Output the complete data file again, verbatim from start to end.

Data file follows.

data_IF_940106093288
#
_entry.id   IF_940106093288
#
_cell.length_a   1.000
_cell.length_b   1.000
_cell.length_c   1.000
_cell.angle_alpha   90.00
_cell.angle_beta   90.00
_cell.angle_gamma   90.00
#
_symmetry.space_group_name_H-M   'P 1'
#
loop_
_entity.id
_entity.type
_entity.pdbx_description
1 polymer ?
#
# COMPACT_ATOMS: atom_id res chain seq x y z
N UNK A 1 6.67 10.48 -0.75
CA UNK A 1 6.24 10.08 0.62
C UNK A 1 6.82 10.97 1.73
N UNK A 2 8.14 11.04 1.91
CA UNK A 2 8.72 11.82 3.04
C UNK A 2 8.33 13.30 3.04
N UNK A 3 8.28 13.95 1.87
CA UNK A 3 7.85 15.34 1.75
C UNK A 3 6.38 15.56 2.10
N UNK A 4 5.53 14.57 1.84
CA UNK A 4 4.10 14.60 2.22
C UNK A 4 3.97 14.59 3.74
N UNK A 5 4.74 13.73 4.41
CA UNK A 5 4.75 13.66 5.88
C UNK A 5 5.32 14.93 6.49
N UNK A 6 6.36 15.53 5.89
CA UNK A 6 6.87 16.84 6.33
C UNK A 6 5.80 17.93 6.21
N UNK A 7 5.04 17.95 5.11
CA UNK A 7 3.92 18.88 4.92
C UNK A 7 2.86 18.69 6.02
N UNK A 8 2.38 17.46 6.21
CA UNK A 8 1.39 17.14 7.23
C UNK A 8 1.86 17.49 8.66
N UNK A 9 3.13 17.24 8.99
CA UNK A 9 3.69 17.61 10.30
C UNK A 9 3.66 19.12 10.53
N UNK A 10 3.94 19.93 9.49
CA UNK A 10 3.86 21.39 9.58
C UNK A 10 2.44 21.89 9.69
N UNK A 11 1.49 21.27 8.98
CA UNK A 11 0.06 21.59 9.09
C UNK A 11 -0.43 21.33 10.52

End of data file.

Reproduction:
data_IF_940106093288
#
_entry.id   IF_940106093288
#
_cell.length_a   1.000
_cell.length_b   1.000
_cell.length_c   1.000
_cell.angle_alpha   90.00
_cell.angle_beta   90.00
_cell.angle_gamma   90.00
#
_symmetry.space_group_name_H-M   'P 1'
#
loop_
_entity.id
_entity.type
_entity.pdbx_description
1 polymer ?
#
# COMPACT_ATOMS: atom_id res chain seq x y z
N UNK A 1 6.67 10.48 -0.75
CA UNK A 1 6.24 10.08 0.62
C UNK A 1 6.82 10.97 1.73
N UNK A 2 8.14 11.04 1.91
CA UNK A 2 8.72 11.82 3.04
C UNK A 2 8.33 13.30 3.04
N UNK A 3 8.28 13.95 1.87
CA UNK A 3 7.85 15.34 1.75
C UNK A 3 6.38 15.56 2.10
N UNK A 4 5.53 14.57 1.84
CA UNK A 4 4.10 14.60 2.22
C UNK A 4 3.97 14.59 3.74
N UNK A 5 4.74 13.73 4.41
CA UNK A 5 4.75 13.66 5.88
C UNK A 5 5.32 14.93 6.49
N UNK A 6 6.36 15.53 5.89
CA UNK A 6 6.87 16.84 6.33
C UNK A 6 5.80 17.93 6.21
N UNK A 7 5.04 17.95 5.11
CA UNK A 7 3.92 18.88 4.92
C UNK A 7 2.86 18.69 6.02
N UNK A 8 2.38 17.46 6.21
CA UNK A 8 1.39 17.14 7.23
C UNK A 8 1.86 17.49 8.66
N UNK A 9 3.13 17.24 8.99
CA UNK A 9 3.69 17.61 10.30
C UNK A 9 3.66 19.12 10.53
N UNK A 10 3.94 19.93 9.49
CA UNK A 10 3.86 21.39 9.58
C UNK A 10 2.44 21.89 9.69
N UNK A 11 1.49 21.27 8.98
CA UNK A 11 0.06 21.59 9.09
C UNK A 11 -0.43 21.33 10.52